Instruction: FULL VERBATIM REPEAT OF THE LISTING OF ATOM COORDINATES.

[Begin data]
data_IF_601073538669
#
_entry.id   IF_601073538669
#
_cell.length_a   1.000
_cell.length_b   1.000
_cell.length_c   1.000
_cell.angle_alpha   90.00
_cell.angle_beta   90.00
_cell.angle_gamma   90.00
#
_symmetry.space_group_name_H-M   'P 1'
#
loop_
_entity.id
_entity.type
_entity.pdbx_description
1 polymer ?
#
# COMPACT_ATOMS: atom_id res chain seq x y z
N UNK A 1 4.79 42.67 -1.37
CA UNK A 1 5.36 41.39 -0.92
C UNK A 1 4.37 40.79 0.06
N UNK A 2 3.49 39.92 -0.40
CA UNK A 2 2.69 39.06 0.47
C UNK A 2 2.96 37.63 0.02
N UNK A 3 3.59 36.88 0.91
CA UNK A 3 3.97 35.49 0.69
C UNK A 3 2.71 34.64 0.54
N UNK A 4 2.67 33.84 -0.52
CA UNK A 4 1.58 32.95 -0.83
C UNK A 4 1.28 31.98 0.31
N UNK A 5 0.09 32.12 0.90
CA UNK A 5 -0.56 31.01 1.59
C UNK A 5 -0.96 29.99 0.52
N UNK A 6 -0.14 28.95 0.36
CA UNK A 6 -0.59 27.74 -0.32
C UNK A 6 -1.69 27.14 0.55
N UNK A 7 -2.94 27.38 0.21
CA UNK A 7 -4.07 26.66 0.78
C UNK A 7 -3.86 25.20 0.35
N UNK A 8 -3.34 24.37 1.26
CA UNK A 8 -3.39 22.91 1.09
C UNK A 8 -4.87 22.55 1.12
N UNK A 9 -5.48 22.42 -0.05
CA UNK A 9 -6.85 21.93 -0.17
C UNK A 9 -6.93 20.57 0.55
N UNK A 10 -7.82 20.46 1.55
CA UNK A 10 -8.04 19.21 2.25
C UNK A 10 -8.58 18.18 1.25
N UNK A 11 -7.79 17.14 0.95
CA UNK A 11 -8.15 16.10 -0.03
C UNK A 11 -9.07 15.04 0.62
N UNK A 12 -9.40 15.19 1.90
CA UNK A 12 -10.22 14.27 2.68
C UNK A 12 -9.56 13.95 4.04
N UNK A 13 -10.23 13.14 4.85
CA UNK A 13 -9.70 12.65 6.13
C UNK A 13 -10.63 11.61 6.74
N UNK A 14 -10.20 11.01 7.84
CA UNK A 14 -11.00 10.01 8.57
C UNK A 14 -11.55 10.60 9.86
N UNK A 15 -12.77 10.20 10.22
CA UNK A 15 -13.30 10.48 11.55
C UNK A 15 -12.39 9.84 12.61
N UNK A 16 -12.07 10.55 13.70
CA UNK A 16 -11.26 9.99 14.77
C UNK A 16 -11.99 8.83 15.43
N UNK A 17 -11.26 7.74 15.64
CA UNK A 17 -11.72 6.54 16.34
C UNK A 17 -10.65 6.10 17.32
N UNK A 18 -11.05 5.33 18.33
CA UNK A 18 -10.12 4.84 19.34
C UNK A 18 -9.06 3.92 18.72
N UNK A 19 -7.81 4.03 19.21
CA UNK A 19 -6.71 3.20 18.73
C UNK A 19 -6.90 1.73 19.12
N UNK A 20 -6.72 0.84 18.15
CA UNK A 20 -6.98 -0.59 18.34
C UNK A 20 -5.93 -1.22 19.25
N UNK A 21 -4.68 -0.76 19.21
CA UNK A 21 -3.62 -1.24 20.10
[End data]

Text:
data_IF_601073538669
#
_entry.id   IF_601073538669
#
_cell.length_a   1.000
_cell.length_b   1.000
_cell.length_c   1.000
_cell.angle_alpha   90.00
_cell.angle_beta   90.00
_cell.angle_gamma   90.00
#
_symmetry.space_group_name_H-M   'P 1'
#
loop_
_entity.id
_entity.type
_entity.pdbx_description
1 polymer ?
#
# COMPACT_ATOMS: atom_id res chain seq x y z
N UNK A 1 4.79 42.67 -1.37
CA UNK A 1 5.36 41.39 -0.92
C UNK A 1 4.37 40.79 0.06
N UNK A 2 3.49 39.92 -0.40
CA UNK A 2 2.69 39.06 0.47
C UNK A 2 2.96 37.63 0.02
N UNK A 3 3.59 36.88 0.91
CA UNK A 3 3.97 35.49 0.69
C UNK A 3 2.71 34.64 0.54
N UNK A 4 2.67 33.84 -0.52
CA UNK A 4 1.58 32.95 -0.83
C UNK A 4 1.28 31.98 0.31
N UNK A 5 0.09 32.12 0.90
CA UNK A 5 -0.56 31.01 1.59
C UNK A 5 -0.96 29.99 0.52
N UNK A 6 -0.14 28.95 0.36
CA UNK A 6 -0.59 27.74 -0.32
C UNK A 6 -1.69 27.14 0.55
N UNK A 7 -2.94 27.38 0.21
CA UNK A 7 -4.07 26.66 0.78
C UNK A 7 -3.86 25.20 0.35
N UNK A 8 -3.34 24.37 1.26
CA UNK A 8 -3.39 22.91 1.09
C UNK A 8 -4.87 22.55 1.12
N UNK A 9 -5.48 22.42 -0.05
CA UNK A 9 -6.85 21.93 -0.17
C UNK A 9 -6.93 20.57 0.55
N UNK A 10 -7.82 20.46 1.55
CA UNK A 10 -8.04 19.21 2.25
C UNK A 10 -8.58 18.18 1.25
N UNK A 11 -7.79 17.14 0.95
CA UNK A 11 -8.15 16.10 -0.03
C UNK A 11 -9.07 15.04 0.62
N UNK A 12 -9.40 15.19 1.90
CA UNK A 12 -10.22 14.27 2.68
C UNK A 12 -9.56 13.95 4.04
N UNK A 13 -10.23 13.14 4.85
CA UNK A 13 -9.70 12.65 6.13
C UNK A 13 -10.63 11.61 6.74
N UNK A 14 -10.20 11.01 7.84
CA UNK A 14 -11.00 10.01 8.57
C UNK A 14 -11.55 10.60 9.86
N UNK A 15 -12.77 10.20 10.22
CA UNK A 15 -13.30 10.48 11.55
C UNK A 15 -12.39 9.84 12.61
N UNK A 16 -12.07 10.55 13.70
CA UNK A 16 -11.26 9.99 14.77
C UNK A 16 -11.99 8.83 15.43
N UNK A 17 -11.26 7.74 15.64
CA UNK A 17 -11.72 6.54 16.34
C UNK A 17 -10.65 6.10 17.32
N UNK A 18 -11.05 5.33 18.33
CA UNK A 18 -10.12 4.84 19.34
C UNK A 18 -9.06 3.92 18.72
N UNK A 19 -7.81 4.03 19.21
CA UNK A 19 -6.71 3.20 18.73
C UNK A 19 -6.90 1.73 19.12
N UNK A 20 -6.72 0.84 18.15
CA UNK A 20 -6.98 -0.59 18.34
C UNK A 20 -5.93 -1.22 19.25
N UNK A 21 -4.68 -0.76 19.21
CA UNK A 21 -3.62 -1.24 20.10